Over the next few years, I took every opportunity to find ways to pull Jon into whatever I was doing. When I sold a pilot to the Fox network with the wondrous comedy duo Frangela, the Second City trained comic actresses leapt at the opportunity to work with Jon. Along with our showrunner David Zuckerman, they wrote a part for him. Jon came down to LA for the table read and masterfully delivered the goods. But there was a snag. The network didn’t want him. I was devastated. How could I break the news to him? Then I had an idea. I told him that if he wanted to do the pilot, he would need to sign the customary five-year series contract. As his wife was gravely ill at the time, Jon apologized and said he couldn’t make the commitment. He didn’t want to let me down, but I told him I understood and was able to spare my pal’s feelings.
The next year I accepted a job with Turner Broadcasting and moved to Atlanta. Jon and I spoke frequently by phone. At the time, I was working with comedian Chelsea Peretti on a web series wherein she would interview her ex-boyfriends about what had gone wrong. Like Jimmy, Chelsea was a fan since she was little via her father, so once again, I conspired to play matchmaker. I flew out for the shoot and had lunch with Chelsea and Jon before we got underway. Seated in the same restaurant from where we had first called Jimmy, we phoned Chelsea’s dad. Predictably, Jon was hilarious, creating a precious memory for Chelsea and her dad.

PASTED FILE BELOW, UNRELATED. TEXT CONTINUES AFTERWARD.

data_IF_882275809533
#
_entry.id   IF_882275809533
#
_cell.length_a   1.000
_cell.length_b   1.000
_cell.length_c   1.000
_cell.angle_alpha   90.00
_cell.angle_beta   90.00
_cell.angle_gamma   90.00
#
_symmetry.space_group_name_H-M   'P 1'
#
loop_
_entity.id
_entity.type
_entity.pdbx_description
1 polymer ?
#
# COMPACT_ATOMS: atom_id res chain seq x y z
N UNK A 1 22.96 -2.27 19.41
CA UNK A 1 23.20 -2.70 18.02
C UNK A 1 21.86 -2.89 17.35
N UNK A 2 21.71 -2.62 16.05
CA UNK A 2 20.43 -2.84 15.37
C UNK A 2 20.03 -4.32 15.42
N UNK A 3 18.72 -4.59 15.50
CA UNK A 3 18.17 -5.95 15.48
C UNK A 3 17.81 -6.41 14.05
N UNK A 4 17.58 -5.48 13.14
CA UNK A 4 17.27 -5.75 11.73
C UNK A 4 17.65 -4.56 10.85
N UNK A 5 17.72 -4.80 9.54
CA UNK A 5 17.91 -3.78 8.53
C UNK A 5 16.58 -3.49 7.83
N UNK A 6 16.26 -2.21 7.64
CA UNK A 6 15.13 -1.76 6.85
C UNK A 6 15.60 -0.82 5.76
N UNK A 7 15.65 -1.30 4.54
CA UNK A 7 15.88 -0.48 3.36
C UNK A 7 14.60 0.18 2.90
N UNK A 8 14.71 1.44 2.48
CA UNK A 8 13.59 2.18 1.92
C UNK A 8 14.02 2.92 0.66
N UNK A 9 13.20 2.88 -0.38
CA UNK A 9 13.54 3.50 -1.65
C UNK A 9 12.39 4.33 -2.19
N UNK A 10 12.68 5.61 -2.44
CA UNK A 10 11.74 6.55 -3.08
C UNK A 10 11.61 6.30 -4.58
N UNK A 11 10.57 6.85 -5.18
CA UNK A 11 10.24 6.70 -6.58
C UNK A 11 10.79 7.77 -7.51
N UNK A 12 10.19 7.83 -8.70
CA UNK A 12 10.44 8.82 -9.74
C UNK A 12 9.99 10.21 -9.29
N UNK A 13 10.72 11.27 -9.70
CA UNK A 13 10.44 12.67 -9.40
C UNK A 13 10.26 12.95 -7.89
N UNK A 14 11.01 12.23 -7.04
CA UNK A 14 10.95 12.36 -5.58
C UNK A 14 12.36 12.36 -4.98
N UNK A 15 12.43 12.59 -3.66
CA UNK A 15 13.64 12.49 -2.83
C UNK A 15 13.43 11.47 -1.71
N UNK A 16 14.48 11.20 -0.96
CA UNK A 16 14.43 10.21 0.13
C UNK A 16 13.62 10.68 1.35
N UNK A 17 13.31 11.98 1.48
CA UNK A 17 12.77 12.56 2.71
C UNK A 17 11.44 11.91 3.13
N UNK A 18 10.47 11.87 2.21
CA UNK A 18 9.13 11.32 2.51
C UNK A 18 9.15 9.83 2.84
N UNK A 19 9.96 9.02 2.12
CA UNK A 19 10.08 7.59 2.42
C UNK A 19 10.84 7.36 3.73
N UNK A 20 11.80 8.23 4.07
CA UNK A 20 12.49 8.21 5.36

By 2009, the Turner gig had ended and I was in New York producing the series Gravity for Starz. My friend Paul Provenza was in LA producing the first season of his series The Green Room for Showtime and was determined to build an episode of his free-form panel show with comedians around Jon. Having introduced Paul and Jon a couple of years earlier, there was a real warmth and familiarity already in place. I worked with Paul to construct just the right panel for the episode. Robert Klein was a hero of Paul’s and I knew Jonathan was a hero to Robert. I phoned Klein who initially demurred at the invitation… until he learned that he’d be working with Jonathan. Never has there been a faster, more dramatic about-face. I believe Robert’s exact words were “Anywhere. Anytime.”